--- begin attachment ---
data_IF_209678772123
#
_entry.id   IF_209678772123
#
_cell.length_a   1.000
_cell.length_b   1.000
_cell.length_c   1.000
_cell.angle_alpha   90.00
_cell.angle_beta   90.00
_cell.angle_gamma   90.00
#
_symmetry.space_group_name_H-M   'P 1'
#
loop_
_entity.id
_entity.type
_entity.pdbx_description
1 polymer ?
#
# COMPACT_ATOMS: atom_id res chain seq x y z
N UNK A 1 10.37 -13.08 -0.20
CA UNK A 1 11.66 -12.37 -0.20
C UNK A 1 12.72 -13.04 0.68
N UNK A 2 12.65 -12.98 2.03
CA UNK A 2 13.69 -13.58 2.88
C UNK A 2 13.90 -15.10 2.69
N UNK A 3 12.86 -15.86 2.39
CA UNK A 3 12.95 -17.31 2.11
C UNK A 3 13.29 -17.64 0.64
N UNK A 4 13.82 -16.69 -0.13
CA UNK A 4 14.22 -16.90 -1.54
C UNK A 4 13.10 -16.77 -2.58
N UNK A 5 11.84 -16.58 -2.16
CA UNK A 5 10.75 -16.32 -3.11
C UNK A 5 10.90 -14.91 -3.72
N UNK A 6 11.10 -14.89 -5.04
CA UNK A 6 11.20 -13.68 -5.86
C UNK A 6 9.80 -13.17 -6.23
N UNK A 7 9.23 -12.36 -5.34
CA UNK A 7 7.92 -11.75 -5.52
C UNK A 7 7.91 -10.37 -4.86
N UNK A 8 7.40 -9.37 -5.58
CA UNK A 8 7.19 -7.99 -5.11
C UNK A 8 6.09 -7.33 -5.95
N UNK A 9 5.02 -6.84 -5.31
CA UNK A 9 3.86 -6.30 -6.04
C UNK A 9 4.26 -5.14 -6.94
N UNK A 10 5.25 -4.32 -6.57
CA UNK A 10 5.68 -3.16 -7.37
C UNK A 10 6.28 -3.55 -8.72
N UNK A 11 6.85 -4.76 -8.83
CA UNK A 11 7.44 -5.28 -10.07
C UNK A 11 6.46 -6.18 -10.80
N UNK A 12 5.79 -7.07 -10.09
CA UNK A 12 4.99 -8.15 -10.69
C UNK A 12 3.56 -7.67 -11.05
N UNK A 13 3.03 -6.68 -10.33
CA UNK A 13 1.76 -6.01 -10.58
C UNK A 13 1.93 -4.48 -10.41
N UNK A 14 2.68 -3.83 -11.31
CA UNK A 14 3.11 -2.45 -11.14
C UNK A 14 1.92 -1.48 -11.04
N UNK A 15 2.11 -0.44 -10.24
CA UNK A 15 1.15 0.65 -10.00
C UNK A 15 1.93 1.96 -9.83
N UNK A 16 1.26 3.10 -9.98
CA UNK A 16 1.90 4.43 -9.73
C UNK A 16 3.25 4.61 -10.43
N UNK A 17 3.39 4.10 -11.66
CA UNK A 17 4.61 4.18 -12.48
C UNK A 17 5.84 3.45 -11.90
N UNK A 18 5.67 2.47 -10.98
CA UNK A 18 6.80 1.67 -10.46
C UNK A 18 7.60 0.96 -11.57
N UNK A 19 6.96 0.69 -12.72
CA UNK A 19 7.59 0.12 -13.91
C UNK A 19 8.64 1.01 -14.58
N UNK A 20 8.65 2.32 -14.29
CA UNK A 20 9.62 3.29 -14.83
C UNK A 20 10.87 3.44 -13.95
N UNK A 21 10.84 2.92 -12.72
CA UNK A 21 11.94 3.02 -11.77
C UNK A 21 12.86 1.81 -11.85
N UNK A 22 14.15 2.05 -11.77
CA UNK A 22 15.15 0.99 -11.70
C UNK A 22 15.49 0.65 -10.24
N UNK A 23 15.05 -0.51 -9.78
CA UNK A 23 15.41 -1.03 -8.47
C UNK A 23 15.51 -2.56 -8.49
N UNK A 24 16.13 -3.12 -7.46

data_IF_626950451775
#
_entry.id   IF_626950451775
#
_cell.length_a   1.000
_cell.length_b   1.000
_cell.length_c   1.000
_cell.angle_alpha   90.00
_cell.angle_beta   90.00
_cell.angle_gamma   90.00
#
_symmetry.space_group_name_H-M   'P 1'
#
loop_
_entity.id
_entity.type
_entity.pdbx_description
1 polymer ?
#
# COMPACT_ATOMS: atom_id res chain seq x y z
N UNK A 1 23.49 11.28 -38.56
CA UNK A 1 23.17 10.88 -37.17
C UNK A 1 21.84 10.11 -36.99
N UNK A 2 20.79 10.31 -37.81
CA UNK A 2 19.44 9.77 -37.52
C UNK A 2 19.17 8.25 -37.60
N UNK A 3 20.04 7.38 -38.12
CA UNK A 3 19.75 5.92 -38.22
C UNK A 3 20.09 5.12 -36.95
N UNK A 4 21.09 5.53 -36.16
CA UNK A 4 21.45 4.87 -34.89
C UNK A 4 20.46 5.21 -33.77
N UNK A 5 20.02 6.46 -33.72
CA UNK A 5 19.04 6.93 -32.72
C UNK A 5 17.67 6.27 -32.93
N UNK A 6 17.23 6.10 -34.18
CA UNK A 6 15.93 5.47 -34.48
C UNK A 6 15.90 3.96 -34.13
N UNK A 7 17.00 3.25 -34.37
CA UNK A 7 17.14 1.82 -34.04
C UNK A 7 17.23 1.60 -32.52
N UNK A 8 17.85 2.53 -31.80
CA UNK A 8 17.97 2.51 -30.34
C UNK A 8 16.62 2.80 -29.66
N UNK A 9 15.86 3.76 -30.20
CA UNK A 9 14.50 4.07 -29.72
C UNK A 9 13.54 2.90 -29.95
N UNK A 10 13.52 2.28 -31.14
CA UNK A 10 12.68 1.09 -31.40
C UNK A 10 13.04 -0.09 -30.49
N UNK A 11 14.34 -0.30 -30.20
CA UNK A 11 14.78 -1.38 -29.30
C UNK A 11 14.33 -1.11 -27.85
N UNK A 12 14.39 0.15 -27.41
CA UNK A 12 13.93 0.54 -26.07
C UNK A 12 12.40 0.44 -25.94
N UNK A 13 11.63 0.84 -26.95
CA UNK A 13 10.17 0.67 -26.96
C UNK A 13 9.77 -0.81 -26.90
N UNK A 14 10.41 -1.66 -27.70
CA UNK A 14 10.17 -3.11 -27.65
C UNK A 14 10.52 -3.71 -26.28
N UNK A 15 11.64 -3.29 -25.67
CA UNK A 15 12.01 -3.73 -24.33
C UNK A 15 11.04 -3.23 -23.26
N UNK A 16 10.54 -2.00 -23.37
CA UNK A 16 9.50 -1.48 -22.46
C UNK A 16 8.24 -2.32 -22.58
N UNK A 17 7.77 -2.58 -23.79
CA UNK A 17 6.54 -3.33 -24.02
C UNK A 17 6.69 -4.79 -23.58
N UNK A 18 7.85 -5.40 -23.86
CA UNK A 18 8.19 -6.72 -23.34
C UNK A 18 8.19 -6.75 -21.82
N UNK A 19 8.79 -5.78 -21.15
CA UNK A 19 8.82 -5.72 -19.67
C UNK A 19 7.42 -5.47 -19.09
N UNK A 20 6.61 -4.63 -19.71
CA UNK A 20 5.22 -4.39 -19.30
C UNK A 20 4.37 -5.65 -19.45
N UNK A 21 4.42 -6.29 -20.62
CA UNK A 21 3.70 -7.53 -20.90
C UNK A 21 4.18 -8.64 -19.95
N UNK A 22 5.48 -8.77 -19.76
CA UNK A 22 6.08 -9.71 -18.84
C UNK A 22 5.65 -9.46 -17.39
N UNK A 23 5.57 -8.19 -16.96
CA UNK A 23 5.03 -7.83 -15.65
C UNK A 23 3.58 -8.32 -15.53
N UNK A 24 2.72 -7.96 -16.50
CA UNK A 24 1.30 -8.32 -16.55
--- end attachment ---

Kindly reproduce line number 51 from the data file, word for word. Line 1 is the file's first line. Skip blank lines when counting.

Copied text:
N UNK A 11 6.85 -4.76 -8.83